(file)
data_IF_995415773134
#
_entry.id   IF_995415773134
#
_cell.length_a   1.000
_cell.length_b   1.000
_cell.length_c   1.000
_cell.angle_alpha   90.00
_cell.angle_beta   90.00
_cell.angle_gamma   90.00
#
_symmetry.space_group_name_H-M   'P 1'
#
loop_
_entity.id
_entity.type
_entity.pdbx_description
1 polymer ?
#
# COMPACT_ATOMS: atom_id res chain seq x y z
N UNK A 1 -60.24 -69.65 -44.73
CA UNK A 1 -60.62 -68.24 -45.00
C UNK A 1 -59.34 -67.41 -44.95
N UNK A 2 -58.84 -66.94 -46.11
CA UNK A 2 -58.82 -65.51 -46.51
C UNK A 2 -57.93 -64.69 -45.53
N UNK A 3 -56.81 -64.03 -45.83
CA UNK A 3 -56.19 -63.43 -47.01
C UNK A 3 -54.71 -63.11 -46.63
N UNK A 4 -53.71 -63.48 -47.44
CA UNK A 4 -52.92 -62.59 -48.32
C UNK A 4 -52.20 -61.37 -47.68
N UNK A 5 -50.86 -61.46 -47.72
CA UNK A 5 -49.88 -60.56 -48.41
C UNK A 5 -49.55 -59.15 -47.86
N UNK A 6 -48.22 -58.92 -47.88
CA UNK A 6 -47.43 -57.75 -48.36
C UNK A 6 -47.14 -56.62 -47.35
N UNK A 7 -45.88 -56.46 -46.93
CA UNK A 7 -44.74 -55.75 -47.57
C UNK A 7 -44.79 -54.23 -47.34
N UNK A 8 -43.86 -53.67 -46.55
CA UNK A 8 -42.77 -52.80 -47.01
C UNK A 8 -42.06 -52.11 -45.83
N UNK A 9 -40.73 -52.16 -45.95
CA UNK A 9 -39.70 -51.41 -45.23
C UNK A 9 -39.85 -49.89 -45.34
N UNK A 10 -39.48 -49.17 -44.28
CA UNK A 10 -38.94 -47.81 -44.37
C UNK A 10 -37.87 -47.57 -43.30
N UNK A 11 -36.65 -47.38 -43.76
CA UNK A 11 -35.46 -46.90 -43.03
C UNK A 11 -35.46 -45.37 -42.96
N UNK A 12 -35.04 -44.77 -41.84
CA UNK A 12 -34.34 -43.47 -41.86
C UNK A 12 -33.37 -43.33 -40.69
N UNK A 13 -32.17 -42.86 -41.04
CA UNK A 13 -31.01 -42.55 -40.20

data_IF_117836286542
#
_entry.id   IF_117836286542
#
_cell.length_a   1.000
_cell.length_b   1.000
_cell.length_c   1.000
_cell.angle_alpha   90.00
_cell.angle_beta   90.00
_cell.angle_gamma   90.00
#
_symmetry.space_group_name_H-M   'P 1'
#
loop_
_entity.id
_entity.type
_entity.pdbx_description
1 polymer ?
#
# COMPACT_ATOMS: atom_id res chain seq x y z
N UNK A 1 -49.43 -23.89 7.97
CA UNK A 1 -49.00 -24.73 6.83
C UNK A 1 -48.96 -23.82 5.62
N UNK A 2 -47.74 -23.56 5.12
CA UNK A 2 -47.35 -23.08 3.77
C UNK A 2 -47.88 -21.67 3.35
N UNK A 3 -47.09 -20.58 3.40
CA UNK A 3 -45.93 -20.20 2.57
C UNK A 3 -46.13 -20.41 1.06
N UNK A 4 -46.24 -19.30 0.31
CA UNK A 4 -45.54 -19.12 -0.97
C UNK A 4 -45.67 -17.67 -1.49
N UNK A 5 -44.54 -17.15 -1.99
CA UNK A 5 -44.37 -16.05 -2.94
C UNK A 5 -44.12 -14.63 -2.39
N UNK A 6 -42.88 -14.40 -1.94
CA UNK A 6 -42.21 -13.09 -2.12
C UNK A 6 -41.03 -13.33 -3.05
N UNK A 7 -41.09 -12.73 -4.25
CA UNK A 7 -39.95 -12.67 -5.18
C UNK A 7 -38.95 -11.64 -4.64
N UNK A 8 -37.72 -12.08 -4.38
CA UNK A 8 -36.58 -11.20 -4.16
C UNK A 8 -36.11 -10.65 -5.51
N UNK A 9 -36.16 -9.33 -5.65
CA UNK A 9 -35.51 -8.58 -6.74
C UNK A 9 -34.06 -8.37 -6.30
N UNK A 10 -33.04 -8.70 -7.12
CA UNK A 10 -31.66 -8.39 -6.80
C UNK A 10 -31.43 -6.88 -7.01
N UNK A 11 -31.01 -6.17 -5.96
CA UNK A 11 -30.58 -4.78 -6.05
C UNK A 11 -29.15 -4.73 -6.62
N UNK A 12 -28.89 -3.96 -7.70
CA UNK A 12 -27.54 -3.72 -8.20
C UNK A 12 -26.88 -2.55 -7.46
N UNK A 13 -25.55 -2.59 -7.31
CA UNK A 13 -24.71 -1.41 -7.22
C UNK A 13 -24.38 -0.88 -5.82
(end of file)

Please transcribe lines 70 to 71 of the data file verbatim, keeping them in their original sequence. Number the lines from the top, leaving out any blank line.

_symmetry.space_group_name_H-M   'P 1'
#